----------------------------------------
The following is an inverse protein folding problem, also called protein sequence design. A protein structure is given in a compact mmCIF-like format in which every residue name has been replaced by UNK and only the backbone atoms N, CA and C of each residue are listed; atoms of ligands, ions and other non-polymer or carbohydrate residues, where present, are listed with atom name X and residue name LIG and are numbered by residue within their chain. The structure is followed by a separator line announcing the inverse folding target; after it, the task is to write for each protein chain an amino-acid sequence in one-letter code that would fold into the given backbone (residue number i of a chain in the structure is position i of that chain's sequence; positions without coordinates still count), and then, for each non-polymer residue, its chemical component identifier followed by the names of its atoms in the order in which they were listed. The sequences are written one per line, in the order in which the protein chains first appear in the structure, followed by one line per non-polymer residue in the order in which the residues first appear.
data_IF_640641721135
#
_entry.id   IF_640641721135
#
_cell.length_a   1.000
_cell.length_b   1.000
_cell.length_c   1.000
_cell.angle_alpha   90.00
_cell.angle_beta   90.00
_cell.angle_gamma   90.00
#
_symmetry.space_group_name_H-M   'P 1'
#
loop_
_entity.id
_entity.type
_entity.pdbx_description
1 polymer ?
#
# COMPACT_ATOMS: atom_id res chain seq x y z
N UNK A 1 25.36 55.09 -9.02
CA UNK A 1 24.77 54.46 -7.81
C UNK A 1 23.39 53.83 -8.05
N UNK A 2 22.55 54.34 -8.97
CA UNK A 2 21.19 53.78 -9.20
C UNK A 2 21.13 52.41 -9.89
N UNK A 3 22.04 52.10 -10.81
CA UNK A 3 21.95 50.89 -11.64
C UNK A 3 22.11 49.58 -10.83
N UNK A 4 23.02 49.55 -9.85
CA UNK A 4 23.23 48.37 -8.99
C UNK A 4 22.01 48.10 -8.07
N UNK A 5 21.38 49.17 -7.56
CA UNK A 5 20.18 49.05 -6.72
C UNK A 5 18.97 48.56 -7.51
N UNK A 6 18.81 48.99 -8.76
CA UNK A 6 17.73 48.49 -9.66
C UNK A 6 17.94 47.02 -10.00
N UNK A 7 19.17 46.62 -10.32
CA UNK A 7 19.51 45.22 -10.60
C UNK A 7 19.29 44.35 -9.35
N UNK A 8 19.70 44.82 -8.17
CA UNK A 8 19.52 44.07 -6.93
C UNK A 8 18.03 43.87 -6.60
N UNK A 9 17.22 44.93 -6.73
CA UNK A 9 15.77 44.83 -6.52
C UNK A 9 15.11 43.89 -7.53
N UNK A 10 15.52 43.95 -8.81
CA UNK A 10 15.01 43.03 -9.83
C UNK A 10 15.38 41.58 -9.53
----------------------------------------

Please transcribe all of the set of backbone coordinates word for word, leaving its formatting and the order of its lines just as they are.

The following is an inverse protein folding problem, also called protein sequence design. A protein structure is given in a compact mmCIF-like format in which every residue name has been replaced by UNK and only the backbone atoms N, CA and C of each residue are listed; atoms of ligands, ions and other non-polymer or carbohydrate residues, where present, are listed with atom name X and residue name LIG and are numbered by residue within their chain. The structure is followed by a separator line announcing the inverse folding target; after it, the task is to write for each protein chain an amino-acid sequence in one-letter code that would fold into the given backbone (residue number i of a chain in the structure is position i of that chain's sequence; positions without coordinates still count), and then, for each non-polymer residue, its chemical component identifier followed by the names of its atoms in the order in which they were listed. The sequences are written one per line, in the order in which the protein chains first appear in the structure, followed by one line per non-polymer residue in the order in which the residues first appear.
data_IF_640641721135
#
_entry.id   IF_640641721135
#
_cell.length_a   1.000
_cell.length_b   1.000
_cell.length_c   1.000
_cell.angle_alpha   90.00
_cell.angle_beta   90.00
_cell.angle_gamma   90.00
#
_symmetry.space_group_name_H-M   'P 1'
#
loop_
_entity.id
_entity.type
_entity.pdbx_description
1 polymer ?
#
# COMPACT_ATOMS: atom_id res chain seq x y z
N UNK A 1 25.36 55.09 -9.02
CA UNK A 1 24.77 54.46 -7.81
C UNK A 1 23.39 53.83 -8.05
N UNK A 2 22.55 54.34 -8.97
CA UNK A 2 21.19 53.78 -9.20
C UNK A 2 21.13 52.41 -9.89
N UNK A 3 22.04 52.10 -10.81
CA UNK A 3 21.95 50.89 -11.64
C UNK A 3 22.11 49.58 -10.83
N UNK A 4 23.02 49.55 -9.85
CA UNK A 4 23.23 48.37 -8.99
C UNK A 4 22.01 48.10 -8.07
N UNK A 5 21.38 49.17 -7.56
CA UNK A 5 20.18 49.05 -6.72
C UNK A 5 18.97 48.56 -7.51
N UNK A 6 18.81 48.99 -8.76
CA UNK A 6 17.73 48.49 -9.66
C UNK A 6 17.94 47.02 -10.00
N UNK A 7 19.17 46.62 -10.32
CA UNK A 7 19.51 45.22 -10.60
C UNK A 7 19.29 44.35 -9.35
N UNK A 8 19.70 44.82 -8.17
CA UNK A 8 19.52 44.07 -6.93
C UNK A 8 18.03 43.87 -6.60
N UNK A 9 17.22 44.93 -6.73
CA UNK A 9 15.77 44.83 -6.52
C UNK A 9 15.11 43.89 -7.53
N UNK A 10 15.52 43.95 -8.81
CA UNK A 10 15.01 43.03 -9.83
C UNK A 10 15.38 41.58 -9.53